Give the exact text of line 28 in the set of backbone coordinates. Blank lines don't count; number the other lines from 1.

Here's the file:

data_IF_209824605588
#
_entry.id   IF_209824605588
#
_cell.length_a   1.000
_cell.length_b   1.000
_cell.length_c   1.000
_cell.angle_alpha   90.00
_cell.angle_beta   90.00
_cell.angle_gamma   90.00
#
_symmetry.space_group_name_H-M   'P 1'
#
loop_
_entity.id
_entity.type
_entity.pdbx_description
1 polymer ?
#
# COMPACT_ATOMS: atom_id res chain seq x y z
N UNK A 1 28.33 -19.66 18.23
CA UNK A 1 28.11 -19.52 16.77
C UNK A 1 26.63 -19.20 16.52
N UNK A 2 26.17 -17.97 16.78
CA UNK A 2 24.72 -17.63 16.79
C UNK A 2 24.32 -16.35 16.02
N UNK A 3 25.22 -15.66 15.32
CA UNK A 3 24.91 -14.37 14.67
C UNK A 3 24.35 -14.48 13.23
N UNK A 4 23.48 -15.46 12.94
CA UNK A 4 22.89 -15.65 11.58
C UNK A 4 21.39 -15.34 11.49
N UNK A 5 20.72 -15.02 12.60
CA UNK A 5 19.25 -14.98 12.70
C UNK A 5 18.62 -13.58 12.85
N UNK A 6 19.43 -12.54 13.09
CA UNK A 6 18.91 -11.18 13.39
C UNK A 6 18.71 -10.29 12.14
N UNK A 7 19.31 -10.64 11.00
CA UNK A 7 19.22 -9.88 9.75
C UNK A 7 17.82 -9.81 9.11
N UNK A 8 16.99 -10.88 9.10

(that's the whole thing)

CA UNK A 3 24.91 -14.37 14.67